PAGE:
8. You’re right, RoseAnn! The movies are never as good as the book. My favorite examples are the Harry Potter books which I loved. The moves were wonderful, but the books were spectacular.

    Reply
    • RoseAnn DeFranco

       /  July 21, 2014

      Hi Tina, I’m with you on HP! It is an amazing volume of work. The only way to include EVERYTHING would have been to make books 4, 5, 6 AND 7 into two films each. As it is, when my daughter pulls the DVD’s out my hubs always asks at the start of the film…”Remind me what it is I don’t know about this one…” I wish the man would just read the books already!!!

      Reply
  9. I agree that it has to be hard to adapt a book to make it as engaging to a viewer as a reader. I did think that the Twilight series was pretty true to the books. Except for the big fight scene in the last movie. That threw me for a moment but it worked much better for film. There was SO much in HP that there was no way they could include it all. I, too, wish they hadn’t cut the Harry/Ginny content. Characters truly can make or break the movie. I’m a huge Janet Evanovich fan but was disappointed in the casting of both Morelli and Ranger in One for the Money. Ya can’t make an Irish guy an Italian from Jersey. No way, no how.

    Reply
    • RoseAnn DeFranco

       /  July 22, 2014

      So true, Maria! Our book, Our town, OUR MORELLI!!!

      Reply
  10. Great topic. I agree about To Kill a Mockingbird being both great in book and movie. Some of Nicholas Sparks books are done well in movies. I especially liked Message in a Bottle and A Walk to Remember and I loved Nights in Rodanthe even thought the movie and book were different. Did like the book better. The only movie I can think of that I loved better than the book is Under the Tuscan Sun. My niece loved the book and hated the movie and I was just the opposite. As far as Morelli and Ranger are concerned, I like the books much better but I did enjoy the movie. I not only had issue with the almost all the casting, but with the setting…it was just not Trenton. But then I’m a Jersey Girl, born and raised.

    Reply
    • RoseAnn DeFranco

       /  July 23, 2014

      Hi Pat, Thanks for your input. It see To Kill a Mockingbird is the winner so far. I need to check out Under the Tuscan Sun. It’s interesting that you and your niece had different opinions! Honestly…sometimes I think of driving through the Berg just to catch a glimpse of Morelli. That is rich story telling!

      Reply
  11. Hi RoseAnn,
    I’m sitting here discussing your question with my 18 year-old daughter and here are our results:
    1. To Kill a Mockingbird comes VERY close but still, I adore the book. The beautiful lush setting and the exquisite prose of Harper Lee can’t translate to film, IMO.
    2. Holes – I didn’t read it so I’m going by my daughter’s opinion. But according to her the film adaptation EXCEEDED the written word.
    3. Odd Thomas – The film makers did an incredible job of bringing Dean Koontz’s characters to the screen. So much so, he was completely blown away.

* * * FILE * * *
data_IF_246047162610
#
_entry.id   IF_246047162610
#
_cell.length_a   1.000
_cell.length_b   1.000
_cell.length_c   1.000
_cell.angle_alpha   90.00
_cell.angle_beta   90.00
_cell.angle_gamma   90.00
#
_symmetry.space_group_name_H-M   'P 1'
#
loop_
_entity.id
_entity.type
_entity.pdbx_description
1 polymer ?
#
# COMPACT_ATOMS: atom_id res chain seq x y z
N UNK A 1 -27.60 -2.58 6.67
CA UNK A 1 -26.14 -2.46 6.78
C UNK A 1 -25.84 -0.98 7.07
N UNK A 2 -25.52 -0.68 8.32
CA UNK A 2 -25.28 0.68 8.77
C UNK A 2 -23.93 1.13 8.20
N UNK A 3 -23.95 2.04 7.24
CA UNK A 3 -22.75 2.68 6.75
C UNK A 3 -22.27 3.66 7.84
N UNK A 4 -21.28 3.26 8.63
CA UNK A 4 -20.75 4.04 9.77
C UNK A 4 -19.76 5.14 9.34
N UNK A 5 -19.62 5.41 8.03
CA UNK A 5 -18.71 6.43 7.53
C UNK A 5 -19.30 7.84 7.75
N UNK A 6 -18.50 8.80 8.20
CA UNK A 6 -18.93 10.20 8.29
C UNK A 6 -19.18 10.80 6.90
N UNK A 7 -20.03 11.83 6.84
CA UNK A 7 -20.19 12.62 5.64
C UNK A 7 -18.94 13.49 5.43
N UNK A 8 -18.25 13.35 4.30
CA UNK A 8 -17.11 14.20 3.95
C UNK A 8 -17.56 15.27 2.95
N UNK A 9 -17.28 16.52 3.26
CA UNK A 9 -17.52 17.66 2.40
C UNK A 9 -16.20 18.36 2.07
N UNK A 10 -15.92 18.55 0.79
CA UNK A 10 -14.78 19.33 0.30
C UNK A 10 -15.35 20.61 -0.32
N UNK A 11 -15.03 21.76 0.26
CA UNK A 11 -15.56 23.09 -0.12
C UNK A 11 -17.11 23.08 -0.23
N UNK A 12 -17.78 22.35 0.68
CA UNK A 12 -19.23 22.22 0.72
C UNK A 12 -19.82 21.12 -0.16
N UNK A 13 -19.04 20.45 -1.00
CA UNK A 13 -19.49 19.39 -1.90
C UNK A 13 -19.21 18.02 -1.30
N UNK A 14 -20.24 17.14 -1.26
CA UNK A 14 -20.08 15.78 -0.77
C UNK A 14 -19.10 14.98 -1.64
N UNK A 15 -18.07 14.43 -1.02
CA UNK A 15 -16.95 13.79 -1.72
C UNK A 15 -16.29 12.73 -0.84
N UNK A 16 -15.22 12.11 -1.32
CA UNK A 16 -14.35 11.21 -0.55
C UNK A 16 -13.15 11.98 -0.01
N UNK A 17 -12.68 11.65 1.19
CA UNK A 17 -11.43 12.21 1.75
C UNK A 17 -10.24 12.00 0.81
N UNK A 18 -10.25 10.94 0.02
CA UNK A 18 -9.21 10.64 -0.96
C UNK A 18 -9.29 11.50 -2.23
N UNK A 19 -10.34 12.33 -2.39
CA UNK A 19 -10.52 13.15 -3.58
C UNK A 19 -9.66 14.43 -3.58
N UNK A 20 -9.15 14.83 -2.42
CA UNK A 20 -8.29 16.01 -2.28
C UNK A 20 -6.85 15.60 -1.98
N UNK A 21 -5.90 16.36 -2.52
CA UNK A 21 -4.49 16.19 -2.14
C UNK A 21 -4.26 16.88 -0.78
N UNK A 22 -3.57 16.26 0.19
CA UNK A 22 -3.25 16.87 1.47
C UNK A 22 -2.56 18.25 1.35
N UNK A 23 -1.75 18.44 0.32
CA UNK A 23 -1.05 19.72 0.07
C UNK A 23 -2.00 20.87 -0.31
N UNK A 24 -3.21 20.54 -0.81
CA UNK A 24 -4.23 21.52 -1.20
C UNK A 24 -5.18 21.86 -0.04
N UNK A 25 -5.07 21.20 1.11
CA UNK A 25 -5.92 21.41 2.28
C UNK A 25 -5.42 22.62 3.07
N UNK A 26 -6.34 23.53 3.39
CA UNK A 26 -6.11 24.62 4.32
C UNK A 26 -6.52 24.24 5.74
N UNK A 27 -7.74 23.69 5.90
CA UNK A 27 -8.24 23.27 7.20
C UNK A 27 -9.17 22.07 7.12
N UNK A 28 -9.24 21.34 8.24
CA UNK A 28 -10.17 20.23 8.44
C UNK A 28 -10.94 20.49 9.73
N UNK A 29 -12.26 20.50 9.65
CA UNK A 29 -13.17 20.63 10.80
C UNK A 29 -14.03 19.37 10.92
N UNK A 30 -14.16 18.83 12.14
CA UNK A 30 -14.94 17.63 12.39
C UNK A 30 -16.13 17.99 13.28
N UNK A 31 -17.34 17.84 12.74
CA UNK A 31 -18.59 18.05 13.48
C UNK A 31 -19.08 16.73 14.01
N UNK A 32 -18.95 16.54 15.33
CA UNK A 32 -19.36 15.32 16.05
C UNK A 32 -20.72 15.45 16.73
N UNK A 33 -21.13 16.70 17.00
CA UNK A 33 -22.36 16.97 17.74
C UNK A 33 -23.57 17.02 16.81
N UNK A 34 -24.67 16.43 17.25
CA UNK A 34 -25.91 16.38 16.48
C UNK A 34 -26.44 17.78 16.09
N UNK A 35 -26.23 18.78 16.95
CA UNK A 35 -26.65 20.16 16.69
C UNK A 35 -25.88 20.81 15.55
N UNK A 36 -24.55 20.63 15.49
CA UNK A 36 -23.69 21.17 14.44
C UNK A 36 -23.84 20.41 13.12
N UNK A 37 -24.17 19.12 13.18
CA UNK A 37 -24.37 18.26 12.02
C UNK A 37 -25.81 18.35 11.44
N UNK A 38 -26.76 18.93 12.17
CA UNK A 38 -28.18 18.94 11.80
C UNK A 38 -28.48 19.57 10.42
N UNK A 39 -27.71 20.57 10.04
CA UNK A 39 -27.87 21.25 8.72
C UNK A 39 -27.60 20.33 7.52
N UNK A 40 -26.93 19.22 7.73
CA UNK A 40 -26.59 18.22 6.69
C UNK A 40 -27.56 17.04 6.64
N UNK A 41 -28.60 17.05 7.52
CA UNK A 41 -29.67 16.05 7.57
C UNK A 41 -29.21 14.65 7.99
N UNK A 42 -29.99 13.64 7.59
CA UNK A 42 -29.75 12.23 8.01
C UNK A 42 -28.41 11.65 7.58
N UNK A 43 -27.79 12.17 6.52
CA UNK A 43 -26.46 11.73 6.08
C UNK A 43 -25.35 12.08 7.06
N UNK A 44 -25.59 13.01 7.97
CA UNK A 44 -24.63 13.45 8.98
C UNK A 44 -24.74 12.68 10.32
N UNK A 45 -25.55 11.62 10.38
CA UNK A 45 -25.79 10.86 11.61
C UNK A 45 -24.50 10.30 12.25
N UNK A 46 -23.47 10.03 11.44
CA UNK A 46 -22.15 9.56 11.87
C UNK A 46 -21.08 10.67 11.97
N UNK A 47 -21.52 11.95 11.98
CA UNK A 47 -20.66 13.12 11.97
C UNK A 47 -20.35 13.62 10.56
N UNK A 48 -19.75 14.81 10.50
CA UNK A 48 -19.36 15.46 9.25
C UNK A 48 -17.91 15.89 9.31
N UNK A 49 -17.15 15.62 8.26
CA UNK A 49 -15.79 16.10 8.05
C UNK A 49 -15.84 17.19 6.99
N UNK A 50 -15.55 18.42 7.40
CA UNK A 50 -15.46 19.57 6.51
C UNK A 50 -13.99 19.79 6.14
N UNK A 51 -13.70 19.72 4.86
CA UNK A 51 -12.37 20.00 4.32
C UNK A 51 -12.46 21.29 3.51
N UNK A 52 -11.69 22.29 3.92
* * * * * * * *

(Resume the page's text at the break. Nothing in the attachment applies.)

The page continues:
So there you have it.

    Reply
    • RoseAnn DeFranco

       /  July 23, 2014

      I love that you and your daughter discussed this topic and the examples you shared. My daughter has read Holes. I think it’s time she sees the film! I have heard a few of her classmates speak highly of the film. Thanks for sharing your feedback. Happy reading and watching with your daughter!

      Reply
  12. Jaye Marie Rome

     /  July 23, 2014

    Interesting post, RoseAnn. I think the constraints of time really make it necessary to leave things out of the books we love. Most movies don’t go longer than two hours…but most books take longer to read, because there is so much more to know. It makes me wonder how people are going to respond to Fifty Shades, and to the adaptation of Outlander. I know the miniseries version of The Pillars of the Earth was not received well. The Girl with the Pearl Earring is another.

    Screenwriters need to pare down the story to hopefully tell the entire plot told in a two-hour film. This leaves out much of the sub-plot and almost always a ton of the character development. That is why casting is so crucial. With the right cast, sometimes dialogue isn’t even necessary. I remember reading an interview of Martin Freeman and Mark Gatiss, of BBC’s Sherlock. Mark said, and I’m paraphrasing…”Martin will sit in the first read-through and say, let’s cut this line. I can say that with a facial expression or an action.”

    I wonder what actions will take the place of dialogue in Fifty Shades, lol!

    Reply
    • RoseAnn DeFranco

       /  July 24, 2014

      Hi Jaye, I love your response. A great actor can do wonders for a script! I agree with you on the time constraints. I liked what Kristina said about getting to experience the story twice in two mediums. We readers need to let go a bit.

      On the Fifty Shades of Grey topic…I just saw the trailer and so far, it looks pretty darn good. I think that last minute casting change was a good choice. I certainly didn’t mind Jamie Doran one bit in that trailer! 🙂

      Reply
  13. This may sound strange, but CONFESSIONS OF A SHOPAHOLIC was waaaaaay better in book form than as a movie. I think the book gets a bad wrap sometimes, but I think it’s hilarious and–at its heart–a really smart study of the way this shallow, static character for whom everything works out in the end (to much comedic effect). The movie, which is responsible for a laundry list of horrible changes and cuts, does not grasp that irony. Complete fail.

    Reply
  1. Is the book ALWAYS better than the movie? | RoseAnn DeFranco – Where Laughter, Passion and Love Bloom